The emergence of Puritanism in the late 16th and 17th century was a movement aimed at purifying the Anglican Church. The Puritans were renowned for their unwavering dedication to moral and religious principles, which influenced every aspect of their lives. Their objective was to reform the church in order to establish their way of life as the national standard. These endeavors led to a civil war in England, while also giving rise to Puritan colonies in America that served as models of the Puritan lifestyle. In his sermon “Sinners in the Hands of an Angry God,” Jonathan Edwards illustrates the profound devotion with which they practiced their faith. Edwards underscores God’s displeasure towards Puritans due to their transgressions and resulting guilt, thereby highlighting damnation and salvation as core tenets of Puritan beliefs.
The Puritans believed that they were sinners and that God hated them because of their sins. Jonathon Edwards explained that God dislikes humanity, referring to their “evil work” as a metaphor for sins (Edwards 41). In his article “Puritanism, its Essence and Attraction,” Bremmer discusses God’s creation of man, the fall from grace, and how humans became sinners. According to Bremmer (20), man was created by God in His image and had a covenantal bond with Him through Adam. However, our first parents violated this covenant, resulting in the loss of original righteousness and communion with God. As a result, all subsequent generations inherited the effects of this original sin.
The Puritans believed in the inherent sinfulness of all people, which led Preachers to frequently emphasize God’s anger and our guilt in their sermons. They described God’s wrath as immense, comparing it to floodwaters held back by a dam. The Puritans also spoke of God’s benevolence, but acknowledged that he harbored ill will towards humanity and only chose to save a few while condemning the rest.
The central belief of Puritanism was that humanity, corrupted by sin after the fall, inherently deserved damnation for transgressions against God. According to Puritan beliefs, every person was subject to the control of an angry God. Jonathan Edwards emphasizes this perspective stating, “Thus, if you have never experienced a profound transformation of the heart by the mighty power of the Spirit of God upon your soul…it is only by God’s pleasure that you are not consumed by eternal destruction” (Edwards 42).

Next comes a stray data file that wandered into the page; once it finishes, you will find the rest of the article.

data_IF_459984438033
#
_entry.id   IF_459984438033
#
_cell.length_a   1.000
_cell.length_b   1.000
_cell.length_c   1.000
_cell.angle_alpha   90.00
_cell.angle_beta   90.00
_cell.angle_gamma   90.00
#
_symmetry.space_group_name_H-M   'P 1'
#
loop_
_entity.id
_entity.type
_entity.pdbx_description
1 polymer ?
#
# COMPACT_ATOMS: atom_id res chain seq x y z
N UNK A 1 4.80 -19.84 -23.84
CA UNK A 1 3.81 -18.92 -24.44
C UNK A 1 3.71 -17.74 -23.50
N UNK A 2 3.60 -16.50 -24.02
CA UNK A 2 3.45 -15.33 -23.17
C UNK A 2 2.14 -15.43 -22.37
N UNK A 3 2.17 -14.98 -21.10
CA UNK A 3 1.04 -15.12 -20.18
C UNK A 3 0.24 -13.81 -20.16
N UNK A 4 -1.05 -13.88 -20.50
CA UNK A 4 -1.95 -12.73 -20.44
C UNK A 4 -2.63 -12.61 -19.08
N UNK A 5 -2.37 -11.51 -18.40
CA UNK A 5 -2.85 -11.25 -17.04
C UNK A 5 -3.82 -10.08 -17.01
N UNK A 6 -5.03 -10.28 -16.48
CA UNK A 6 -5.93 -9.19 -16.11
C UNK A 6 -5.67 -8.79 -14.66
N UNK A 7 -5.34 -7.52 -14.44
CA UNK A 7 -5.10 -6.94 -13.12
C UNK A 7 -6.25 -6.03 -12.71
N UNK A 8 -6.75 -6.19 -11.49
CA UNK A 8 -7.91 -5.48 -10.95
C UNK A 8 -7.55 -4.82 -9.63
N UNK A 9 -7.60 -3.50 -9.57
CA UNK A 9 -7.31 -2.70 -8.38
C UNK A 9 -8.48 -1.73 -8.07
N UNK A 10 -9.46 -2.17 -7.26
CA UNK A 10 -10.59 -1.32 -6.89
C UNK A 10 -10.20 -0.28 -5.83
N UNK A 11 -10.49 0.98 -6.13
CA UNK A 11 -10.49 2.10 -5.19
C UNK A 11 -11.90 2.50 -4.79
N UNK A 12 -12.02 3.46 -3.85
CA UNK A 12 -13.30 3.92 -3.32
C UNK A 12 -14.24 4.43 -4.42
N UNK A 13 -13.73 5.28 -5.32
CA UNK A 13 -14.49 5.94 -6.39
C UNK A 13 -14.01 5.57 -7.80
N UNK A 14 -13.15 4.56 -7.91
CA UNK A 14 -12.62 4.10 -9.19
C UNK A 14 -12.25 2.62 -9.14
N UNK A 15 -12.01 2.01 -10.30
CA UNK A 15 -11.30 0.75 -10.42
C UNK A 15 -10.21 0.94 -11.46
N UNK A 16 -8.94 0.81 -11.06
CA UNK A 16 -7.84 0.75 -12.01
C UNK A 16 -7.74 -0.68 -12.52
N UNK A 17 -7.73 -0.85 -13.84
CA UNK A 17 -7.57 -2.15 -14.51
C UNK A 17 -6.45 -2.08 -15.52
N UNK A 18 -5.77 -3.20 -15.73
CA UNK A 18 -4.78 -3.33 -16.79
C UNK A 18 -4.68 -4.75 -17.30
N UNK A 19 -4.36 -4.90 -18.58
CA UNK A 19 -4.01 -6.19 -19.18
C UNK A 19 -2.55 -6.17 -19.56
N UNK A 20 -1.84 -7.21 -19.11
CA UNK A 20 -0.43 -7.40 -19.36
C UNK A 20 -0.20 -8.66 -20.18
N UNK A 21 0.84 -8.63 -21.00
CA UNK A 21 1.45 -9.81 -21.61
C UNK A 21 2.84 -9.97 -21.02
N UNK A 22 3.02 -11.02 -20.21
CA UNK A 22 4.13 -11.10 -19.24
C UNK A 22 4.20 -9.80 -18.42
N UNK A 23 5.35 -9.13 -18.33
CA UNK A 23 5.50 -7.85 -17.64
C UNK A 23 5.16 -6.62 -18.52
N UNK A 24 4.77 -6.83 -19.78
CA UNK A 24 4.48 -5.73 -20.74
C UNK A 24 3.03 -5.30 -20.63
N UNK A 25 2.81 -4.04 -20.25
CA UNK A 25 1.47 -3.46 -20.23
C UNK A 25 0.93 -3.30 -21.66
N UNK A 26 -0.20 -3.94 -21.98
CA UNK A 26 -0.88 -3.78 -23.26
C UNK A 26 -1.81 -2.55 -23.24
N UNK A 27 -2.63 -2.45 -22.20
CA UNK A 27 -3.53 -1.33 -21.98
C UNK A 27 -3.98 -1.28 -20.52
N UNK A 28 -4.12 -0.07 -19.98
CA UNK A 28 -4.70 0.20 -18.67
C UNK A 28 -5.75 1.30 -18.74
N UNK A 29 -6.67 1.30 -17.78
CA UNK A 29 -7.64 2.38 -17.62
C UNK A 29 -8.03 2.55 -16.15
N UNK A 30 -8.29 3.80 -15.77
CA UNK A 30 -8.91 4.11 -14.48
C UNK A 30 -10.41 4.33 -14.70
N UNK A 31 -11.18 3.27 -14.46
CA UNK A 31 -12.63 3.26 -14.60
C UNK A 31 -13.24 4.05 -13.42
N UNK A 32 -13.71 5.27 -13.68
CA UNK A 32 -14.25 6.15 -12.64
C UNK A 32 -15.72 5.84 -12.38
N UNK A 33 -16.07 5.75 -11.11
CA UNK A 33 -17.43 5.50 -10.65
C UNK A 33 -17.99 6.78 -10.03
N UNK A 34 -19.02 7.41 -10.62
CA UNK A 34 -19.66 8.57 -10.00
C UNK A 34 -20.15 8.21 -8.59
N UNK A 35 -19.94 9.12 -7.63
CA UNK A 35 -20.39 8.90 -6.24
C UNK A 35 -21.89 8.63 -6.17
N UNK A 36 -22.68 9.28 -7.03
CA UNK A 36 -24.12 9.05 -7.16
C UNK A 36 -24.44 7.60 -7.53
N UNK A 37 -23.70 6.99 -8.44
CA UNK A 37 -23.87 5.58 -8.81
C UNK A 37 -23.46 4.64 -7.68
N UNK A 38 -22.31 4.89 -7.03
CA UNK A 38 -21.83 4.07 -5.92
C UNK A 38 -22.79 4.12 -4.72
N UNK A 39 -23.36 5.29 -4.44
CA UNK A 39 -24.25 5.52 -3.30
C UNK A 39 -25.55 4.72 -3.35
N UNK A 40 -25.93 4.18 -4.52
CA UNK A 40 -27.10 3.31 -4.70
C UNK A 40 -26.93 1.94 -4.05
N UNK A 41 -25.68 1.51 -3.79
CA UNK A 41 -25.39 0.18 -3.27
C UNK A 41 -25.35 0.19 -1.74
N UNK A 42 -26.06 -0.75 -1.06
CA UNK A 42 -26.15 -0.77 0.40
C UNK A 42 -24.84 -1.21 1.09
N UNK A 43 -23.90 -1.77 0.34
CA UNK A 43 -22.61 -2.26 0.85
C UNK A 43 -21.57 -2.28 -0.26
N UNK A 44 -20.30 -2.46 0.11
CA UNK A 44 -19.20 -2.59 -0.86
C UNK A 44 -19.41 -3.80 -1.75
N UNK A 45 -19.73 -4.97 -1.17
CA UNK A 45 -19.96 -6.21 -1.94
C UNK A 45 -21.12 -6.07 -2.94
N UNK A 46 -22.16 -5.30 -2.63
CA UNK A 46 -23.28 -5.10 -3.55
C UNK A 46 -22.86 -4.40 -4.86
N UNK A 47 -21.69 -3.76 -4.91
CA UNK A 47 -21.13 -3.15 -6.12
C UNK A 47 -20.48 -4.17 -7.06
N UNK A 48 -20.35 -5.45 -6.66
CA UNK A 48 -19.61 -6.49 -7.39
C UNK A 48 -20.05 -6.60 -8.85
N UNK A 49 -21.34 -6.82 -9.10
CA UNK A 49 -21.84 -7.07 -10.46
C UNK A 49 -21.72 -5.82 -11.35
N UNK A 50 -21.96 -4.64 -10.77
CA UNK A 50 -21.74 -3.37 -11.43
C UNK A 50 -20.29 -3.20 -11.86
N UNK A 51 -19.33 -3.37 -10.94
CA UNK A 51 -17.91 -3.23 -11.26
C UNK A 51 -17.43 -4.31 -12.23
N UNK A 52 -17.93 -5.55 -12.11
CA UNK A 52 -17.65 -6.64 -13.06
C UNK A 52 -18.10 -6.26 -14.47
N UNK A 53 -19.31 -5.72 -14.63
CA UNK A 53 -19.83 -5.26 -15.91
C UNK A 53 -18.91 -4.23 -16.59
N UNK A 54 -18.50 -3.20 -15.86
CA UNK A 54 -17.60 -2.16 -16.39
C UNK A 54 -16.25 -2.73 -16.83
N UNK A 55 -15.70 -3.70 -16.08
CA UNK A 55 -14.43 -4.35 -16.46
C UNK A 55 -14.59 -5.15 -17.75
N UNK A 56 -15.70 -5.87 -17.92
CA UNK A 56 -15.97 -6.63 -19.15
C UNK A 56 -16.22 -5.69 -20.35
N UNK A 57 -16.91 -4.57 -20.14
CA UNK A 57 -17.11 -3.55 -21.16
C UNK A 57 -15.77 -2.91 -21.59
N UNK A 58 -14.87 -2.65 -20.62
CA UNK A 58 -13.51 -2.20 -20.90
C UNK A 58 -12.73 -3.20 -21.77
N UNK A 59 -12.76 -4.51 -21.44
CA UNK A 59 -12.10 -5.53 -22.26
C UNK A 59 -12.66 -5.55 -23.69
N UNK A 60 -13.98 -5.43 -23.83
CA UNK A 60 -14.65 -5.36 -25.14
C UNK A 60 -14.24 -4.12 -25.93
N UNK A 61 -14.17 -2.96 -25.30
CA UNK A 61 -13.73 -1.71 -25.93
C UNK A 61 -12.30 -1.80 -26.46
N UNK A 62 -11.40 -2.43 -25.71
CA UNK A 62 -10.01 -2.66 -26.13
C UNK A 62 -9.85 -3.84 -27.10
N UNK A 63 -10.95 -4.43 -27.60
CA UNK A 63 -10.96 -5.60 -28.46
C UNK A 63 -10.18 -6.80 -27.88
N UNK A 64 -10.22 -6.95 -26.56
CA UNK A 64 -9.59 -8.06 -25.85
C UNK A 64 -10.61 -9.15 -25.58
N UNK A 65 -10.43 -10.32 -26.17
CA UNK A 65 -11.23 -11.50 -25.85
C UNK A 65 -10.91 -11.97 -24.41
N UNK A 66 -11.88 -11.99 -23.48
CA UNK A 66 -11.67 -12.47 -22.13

In earlier times when Adam was created, human salvation relied on one’s own actions. In exchange for complete obedience to God’s will, Adam received promises of happiness from Him. This concept is exemplified in Puritanism through the Covenant of Works. However, due to mankind’s fallibility and subsequent breach of this covenant, their opportunity for salvation vanished. The consequences resulting from man’s sins could only be reversed through divine intervention. God presented redemption through the Covenant of Redemption which Bremmer defines as “the agreement made by the Father with the Son to provide salvation for some men and women through Christ’s sacrifice” (Bremmer 21).
Within this framework came individual redemption achievable through participation in the Covenant of Grace. Once an individual entered into this covenant and held faith in God, they could attain redemption.
In his sermon “Sinners in the Hands of an Angry God,” Jonathon Edwards primarily discussed Puritanism theology. He spoke about the sinful nature of man and God’s strong dislike for sinners, emphasizing the wrath of God. Edwards also focused on the condemnation of mankind, the steps involved in salvation and redemption. He used guilt and fear to drive his congregation towards repentance. Therefore, Edwards’ sermon encompassed the three covenants: Covenant of Works, Covenant of Redemption, and Covenant of Grace.